Versione inglese a cura del Master in Traduzione per il Cinema, la Televisione e l’Editoria Multimediale

Article by: Ottavia Isaia

Translation by: Cristina Di Bona

In his first feature film, presented at the Turin Film Festival in the section Festa Mobile, Balagov tells, in some of its aspects, an autobiographical story, opened and closed by the signs that introduce the film. Nalchik, a little village in the Northern Caucasus, 1988: the life of a quiet Jewish family changes when the David (Veniamin Kats) and his girlfriend Lea are kidnapped. A high price is requested for ransom. This film wonders what a family would decide to sacrifice to save one of its members.

The last solution is the arranged marriage between Ilana, the daughter (excellent debut of Darya Zhovner), and the son of a rich Jewish family. Thanks to her rebel personality, Ila represents the heart of the film.

The viewer follows her in the secret encounters with Kabardian Zalim (Nazir Zhukov), in the nights of alcohol and drugs, watching original videotapes about the tortures and murders carried out by Chechens (controversial choice which provoked a stir at Cannes). The camera insists on her close-up, evoking the “closeness” of the title chosen for the international distribution, while the aspect ratio 4:3 emphasizes the sense of oppression (the Russian word tesnota can be translated as narrowness/confinement), felt by her and her family, who are not helped even by the little Jewish community of the village. Ila is very close both to the father; who fixes cars in his garage, and to her brother, with whom she has an ambiguous relationship which will never be explained by the director. She always argues with her mother, maybe because she knows that her mother prefers David and perceives her intolerance towards her masculine look and wild behaviour. Even if there doesn’t seem to be any chance for their reconciliation, their final hug represents a little ray of hope, which highlights that family relations are complicated, but important.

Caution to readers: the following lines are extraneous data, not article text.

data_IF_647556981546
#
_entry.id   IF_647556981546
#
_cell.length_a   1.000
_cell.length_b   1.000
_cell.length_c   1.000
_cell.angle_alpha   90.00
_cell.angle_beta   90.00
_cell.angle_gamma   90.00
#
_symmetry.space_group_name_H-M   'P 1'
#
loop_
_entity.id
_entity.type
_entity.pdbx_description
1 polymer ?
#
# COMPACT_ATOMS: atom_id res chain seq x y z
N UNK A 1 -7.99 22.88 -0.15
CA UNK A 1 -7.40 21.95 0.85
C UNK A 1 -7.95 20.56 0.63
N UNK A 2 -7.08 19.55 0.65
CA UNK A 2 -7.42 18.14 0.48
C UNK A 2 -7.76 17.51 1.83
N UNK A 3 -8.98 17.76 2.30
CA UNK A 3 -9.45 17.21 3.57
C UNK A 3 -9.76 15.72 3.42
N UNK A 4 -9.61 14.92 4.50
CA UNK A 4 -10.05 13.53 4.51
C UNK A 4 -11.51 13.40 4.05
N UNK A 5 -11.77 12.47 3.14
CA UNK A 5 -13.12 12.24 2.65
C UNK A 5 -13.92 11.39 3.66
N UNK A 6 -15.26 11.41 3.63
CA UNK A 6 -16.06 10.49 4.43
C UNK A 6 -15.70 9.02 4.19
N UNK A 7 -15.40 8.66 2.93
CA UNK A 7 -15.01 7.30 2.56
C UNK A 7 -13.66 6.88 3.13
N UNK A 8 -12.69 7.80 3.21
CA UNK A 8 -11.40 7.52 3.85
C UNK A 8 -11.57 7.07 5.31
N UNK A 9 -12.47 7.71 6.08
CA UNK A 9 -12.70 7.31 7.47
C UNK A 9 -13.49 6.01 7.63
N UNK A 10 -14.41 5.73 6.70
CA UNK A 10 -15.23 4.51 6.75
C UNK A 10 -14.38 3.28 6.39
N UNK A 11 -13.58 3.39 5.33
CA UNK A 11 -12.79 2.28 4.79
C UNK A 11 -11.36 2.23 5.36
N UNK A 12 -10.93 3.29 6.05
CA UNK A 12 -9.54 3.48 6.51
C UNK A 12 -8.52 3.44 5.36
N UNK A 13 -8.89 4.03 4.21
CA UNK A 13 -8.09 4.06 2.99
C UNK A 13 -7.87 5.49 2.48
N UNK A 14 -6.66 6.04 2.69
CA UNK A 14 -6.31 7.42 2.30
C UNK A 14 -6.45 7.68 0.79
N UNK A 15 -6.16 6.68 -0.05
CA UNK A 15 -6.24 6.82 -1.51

Inspired by the real and frequent Jewish kidnappings that occurred in the country in ‘90s and thanks to the help of his master Sokurov, Balagov makes his great debut, moving from the historical sphere to the private one with ease.

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